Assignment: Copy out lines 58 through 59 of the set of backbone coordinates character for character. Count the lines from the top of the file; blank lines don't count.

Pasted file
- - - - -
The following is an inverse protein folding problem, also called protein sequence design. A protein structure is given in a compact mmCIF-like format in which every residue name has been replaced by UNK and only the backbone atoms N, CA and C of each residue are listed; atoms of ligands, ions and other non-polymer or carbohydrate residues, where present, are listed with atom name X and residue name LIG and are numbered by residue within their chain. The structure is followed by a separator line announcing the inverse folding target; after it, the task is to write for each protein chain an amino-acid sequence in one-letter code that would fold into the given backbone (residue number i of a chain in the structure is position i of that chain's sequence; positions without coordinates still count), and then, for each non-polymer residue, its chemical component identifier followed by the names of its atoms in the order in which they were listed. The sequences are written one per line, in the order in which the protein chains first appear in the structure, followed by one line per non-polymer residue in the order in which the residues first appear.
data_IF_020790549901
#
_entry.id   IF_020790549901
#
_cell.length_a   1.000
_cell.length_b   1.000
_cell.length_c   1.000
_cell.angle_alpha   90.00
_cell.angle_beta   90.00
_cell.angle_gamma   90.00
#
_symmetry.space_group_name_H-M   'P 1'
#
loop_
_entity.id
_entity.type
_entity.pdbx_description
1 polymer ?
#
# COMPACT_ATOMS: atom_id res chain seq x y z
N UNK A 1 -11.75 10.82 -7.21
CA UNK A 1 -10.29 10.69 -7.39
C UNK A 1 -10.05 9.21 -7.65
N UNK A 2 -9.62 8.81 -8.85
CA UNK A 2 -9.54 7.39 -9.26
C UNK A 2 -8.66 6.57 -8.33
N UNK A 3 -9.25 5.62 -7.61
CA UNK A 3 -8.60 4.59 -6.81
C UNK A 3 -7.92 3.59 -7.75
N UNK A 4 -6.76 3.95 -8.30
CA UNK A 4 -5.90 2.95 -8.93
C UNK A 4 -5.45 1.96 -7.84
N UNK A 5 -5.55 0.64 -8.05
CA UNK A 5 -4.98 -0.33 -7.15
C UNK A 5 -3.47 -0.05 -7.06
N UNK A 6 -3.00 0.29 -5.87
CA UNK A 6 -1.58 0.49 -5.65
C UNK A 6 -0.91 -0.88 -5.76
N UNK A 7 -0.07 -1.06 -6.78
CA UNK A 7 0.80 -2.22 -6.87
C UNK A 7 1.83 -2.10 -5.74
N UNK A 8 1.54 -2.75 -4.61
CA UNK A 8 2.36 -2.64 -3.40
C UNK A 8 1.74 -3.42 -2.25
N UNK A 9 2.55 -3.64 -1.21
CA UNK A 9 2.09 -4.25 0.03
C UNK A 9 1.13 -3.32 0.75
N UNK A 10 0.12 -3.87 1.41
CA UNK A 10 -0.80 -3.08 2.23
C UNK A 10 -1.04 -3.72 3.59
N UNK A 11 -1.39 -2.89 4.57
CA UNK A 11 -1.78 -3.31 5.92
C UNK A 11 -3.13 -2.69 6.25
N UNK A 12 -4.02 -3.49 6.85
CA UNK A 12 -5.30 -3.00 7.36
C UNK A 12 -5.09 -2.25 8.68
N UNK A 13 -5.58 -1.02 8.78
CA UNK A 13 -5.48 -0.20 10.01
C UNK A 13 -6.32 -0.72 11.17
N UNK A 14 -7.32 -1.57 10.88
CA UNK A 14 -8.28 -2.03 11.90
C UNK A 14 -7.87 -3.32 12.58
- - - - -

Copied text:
N UNK A 13 -5.58 -1.02 8.78
CA UNK A 13 -5.48 -0.20 10.01